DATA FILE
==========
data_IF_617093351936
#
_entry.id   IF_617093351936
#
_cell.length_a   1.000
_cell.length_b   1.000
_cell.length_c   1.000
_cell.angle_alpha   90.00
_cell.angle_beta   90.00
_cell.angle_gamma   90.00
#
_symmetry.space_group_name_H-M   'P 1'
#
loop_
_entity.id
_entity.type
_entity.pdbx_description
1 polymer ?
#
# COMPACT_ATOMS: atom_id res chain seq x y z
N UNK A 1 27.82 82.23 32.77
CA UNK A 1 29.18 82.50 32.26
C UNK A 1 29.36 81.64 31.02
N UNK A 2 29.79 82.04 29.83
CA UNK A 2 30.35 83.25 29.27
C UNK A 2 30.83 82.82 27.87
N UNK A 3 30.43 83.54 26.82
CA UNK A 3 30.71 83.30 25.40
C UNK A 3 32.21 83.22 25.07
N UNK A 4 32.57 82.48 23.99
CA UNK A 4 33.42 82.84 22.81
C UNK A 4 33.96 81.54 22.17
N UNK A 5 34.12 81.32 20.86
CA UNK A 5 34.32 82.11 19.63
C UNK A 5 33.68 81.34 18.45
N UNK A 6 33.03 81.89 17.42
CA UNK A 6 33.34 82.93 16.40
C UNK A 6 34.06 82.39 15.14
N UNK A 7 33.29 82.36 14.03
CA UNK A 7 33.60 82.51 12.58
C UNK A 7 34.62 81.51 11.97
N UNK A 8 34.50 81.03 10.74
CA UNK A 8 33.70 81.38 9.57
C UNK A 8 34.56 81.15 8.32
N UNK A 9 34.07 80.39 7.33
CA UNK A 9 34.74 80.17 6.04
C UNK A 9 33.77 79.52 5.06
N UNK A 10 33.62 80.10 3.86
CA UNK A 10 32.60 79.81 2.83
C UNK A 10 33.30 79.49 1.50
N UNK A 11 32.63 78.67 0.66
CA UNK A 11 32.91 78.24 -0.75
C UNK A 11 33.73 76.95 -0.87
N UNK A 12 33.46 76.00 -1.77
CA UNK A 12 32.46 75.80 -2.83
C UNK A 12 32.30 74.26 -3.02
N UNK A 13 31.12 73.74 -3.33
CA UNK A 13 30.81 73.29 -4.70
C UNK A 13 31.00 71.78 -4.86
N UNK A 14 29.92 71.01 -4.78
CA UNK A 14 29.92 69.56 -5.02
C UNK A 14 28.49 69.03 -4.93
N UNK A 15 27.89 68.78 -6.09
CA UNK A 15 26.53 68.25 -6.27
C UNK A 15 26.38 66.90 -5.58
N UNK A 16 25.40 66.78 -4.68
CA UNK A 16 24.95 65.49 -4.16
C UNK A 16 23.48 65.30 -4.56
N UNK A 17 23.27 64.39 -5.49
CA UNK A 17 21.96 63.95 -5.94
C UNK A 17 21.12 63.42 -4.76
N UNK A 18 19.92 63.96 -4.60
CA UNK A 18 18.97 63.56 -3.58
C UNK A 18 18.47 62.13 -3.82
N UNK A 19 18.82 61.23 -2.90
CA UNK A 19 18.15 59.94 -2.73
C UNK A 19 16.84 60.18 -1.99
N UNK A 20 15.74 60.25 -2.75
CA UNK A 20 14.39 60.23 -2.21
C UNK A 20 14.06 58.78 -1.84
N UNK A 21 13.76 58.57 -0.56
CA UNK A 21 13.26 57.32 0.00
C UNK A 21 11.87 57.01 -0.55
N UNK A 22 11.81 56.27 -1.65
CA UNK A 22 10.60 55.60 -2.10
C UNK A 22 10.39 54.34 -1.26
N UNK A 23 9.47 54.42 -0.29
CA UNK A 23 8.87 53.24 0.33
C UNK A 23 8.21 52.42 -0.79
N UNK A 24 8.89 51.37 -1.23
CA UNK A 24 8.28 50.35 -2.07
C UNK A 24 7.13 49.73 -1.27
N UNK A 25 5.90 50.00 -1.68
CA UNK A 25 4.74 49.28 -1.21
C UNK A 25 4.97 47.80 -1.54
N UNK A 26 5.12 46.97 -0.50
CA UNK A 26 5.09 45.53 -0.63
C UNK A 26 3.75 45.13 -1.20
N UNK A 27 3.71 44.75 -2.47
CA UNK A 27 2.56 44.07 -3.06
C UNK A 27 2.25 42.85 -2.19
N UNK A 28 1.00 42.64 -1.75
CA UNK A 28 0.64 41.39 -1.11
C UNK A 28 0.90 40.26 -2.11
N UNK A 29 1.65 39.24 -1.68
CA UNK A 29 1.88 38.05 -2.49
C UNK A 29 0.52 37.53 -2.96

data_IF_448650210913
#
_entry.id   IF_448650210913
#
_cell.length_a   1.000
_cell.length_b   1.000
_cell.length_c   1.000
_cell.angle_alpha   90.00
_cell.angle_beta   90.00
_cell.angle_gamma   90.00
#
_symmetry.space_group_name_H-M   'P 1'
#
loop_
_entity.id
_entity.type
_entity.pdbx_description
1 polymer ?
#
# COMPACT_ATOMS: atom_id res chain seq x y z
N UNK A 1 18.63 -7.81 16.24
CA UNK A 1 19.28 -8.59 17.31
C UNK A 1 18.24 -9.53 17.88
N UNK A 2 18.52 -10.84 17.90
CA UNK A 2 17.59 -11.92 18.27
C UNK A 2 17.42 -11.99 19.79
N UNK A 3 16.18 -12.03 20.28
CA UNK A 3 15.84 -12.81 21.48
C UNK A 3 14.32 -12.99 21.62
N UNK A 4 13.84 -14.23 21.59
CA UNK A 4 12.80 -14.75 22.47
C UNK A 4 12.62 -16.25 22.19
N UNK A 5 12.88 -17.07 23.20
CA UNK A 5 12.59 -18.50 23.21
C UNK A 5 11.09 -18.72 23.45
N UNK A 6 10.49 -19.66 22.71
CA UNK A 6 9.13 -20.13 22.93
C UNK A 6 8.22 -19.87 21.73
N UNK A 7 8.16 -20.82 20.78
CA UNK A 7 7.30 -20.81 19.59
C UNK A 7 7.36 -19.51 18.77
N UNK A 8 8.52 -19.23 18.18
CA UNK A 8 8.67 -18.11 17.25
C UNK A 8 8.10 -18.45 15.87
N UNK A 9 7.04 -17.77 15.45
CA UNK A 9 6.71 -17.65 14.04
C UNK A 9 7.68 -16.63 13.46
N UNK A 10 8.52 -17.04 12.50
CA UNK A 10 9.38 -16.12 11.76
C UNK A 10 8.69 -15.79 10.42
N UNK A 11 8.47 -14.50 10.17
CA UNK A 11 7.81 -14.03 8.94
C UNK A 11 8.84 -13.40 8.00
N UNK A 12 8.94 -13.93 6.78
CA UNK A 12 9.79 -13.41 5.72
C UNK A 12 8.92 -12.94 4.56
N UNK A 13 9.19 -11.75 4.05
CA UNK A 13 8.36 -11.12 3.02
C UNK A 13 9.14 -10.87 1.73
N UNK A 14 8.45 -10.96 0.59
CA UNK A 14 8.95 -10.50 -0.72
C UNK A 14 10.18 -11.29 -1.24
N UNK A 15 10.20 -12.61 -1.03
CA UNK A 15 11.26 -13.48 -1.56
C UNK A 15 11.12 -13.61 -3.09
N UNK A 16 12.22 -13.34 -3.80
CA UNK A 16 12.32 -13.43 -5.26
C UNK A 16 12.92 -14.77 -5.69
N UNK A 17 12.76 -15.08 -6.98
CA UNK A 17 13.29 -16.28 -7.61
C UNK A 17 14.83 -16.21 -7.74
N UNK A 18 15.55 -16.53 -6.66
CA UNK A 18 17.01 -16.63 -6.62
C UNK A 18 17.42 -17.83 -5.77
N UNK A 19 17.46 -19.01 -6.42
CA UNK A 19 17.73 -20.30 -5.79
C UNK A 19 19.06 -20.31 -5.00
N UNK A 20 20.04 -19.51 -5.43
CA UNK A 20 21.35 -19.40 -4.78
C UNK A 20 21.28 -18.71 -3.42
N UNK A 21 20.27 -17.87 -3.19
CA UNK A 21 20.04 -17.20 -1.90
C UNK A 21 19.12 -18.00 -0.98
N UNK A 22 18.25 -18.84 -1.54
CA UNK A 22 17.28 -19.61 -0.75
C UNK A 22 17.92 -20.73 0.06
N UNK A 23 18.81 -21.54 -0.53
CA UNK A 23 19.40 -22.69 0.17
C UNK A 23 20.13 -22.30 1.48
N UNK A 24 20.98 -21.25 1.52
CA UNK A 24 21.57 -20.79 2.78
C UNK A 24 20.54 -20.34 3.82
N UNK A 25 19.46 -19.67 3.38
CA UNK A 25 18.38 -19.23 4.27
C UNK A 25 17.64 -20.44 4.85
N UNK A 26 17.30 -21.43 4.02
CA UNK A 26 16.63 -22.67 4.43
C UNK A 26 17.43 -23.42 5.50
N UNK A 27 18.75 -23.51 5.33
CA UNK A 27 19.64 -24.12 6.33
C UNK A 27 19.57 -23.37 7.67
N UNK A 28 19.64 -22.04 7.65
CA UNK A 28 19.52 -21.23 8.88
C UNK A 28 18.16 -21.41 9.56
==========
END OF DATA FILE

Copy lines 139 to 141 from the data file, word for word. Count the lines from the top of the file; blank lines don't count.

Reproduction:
C UNK A 4 12.62 -16.25 22.19
N UNK A 5 12.88 -17.07 23.20
CA UNK A 5 12.59 -18.50 23.21